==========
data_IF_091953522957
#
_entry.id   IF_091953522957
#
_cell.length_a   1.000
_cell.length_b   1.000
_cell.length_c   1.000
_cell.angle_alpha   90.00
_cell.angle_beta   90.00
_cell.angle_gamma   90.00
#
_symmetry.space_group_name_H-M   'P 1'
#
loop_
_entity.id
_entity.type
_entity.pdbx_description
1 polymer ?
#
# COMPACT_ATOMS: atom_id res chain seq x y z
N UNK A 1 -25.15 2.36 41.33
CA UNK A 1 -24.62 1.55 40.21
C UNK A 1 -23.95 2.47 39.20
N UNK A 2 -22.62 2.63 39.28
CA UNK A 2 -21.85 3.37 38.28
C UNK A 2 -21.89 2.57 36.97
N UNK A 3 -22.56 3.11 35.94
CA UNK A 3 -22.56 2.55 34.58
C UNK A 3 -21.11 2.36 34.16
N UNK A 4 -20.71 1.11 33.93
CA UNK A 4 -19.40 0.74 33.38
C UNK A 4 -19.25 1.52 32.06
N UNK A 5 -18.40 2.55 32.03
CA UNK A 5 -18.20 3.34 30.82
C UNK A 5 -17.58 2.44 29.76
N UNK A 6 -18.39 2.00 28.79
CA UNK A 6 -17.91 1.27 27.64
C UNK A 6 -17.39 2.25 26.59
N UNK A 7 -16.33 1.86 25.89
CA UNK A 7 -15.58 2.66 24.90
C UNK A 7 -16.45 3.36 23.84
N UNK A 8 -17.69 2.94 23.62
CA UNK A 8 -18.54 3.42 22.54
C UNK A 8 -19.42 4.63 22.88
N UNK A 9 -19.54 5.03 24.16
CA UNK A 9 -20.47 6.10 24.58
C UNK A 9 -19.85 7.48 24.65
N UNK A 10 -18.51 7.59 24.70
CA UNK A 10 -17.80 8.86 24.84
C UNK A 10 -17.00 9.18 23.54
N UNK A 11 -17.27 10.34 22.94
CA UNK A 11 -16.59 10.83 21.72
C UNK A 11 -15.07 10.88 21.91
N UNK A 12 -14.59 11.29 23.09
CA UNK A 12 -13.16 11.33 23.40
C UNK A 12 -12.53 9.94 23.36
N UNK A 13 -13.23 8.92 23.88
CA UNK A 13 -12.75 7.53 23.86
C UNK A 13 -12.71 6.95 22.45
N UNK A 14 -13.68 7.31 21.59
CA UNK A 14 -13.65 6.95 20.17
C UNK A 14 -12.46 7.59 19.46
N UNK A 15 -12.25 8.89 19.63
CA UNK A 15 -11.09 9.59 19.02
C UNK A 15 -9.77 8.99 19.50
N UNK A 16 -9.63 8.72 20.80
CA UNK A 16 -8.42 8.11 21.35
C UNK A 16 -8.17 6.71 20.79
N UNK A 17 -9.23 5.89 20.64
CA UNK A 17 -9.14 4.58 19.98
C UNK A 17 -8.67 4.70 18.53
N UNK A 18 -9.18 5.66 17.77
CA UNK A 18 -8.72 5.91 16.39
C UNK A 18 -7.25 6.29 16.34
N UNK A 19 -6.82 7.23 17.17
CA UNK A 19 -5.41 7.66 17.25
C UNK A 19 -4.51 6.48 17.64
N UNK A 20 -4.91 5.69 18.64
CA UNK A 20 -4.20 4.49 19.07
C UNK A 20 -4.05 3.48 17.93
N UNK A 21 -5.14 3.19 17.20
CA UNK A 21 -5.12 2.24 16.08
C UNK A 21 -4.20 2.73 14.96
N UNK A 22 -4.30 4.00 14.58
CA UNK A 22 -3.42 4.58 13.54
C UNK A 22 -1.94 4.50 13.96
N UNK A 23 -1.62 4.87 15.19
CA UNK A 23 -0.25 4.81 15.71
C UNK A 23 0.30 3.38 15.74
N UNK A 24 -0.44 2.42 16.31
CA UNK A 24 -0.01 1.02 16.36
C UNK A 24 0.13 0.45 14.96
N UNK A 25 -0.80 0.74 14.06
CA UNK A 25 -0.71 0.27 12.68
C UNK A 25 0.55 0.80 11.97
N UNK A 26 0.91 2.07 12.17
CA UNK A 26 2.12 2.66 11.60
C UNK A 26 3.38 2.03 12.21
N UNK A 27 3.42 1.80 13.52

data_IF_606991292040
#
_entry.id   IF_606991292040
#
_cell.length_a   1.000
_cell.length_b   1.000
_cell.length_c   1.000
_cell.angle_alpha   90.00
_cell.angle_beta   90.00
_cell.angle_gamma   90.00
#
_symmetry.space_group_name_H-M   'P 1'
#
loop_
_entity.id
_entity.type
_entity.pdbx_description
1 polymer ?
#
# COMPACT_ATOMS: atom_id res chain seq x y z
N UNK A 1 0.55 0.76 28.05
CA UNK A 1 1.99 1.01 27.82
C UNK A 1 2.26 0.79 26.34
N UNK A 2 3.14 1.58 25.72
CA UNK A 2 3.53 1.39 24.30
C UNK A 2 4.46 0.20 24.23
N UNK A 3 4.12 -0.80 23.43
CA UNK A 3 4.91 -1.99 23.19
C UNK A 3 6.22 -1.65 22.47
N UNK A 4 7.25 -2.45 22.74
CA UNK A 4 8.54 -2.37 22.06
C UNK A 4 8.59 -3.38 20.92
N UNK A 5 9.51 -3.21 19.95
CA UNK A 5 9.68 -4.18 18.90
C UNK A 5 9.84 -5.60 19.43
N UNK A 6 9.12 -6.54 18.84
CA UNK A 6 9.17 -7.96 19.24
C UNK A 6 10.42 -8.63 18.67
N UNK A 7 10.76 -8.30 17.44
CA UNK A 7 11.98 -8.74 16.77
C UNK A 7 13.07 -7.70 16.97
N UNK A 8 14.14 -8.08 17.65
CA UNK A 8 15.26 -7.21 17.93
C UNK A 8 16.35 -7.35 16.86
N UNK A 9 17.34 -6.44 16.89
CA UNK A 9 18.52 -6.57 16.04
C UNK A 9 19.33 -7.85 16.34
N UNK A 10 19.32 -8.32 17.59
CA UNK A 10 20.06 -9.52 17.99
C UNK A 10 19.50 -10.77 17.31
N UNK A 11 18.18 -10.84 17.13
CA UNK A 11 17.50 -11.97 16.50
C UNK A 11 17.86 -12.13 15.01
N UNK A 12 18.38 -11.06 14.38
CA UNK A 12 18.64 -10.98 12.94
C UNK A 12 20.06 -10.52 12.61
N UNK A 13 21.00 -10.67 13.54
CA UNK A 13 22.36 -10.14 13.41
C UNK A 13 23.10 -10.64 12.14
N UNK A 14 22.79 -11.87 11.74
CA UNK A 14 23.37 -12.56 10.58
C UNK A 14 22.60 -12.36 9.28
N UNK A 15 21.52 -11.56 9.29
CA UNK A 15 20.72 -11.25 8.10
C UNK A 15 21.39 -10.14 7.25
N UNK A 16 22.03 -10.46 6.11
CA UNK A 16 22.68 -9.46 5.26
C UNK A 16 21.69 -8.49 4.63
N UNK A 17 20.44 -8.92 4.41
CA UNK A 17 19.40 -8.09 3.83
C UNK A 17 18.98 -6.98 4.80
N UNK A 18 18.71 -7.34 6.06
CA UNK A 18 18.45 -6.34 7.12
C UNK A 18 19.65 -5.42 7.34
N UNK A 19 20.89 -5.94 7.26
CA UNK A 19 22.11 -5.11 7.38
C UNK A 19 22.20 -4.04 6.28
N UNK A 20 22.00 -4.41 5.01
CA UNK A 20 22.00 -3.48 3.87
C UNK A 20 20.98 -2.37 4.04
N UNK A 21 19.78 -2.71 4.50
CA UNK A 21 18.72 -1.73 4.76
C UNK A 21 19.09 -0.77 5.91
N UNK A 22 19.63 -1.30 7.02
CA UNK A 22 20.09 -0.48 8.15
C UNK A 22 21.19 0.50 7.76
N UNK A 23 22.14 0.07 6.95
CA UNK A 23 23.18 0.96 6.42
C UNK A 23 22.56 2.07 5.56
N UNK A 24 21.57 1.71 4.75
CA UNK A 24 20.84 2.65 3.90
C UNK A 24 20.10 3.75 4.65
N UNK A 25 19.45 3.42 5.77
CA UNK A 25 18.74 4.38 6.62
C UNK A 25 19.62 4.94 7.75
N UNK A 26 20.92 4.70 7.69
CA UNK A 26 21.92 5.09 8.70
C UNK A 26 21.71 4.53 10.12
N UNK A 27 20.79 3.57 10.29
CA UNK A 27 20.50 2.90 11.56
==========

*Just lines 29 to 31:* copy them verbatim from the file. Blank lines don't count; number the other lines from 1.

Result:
C UNK A 3 -21.11 2.36 34.16
N UNK A 4 -20.71 1.11 33.93
CA UNK A 4 -19.40 0.74 33.38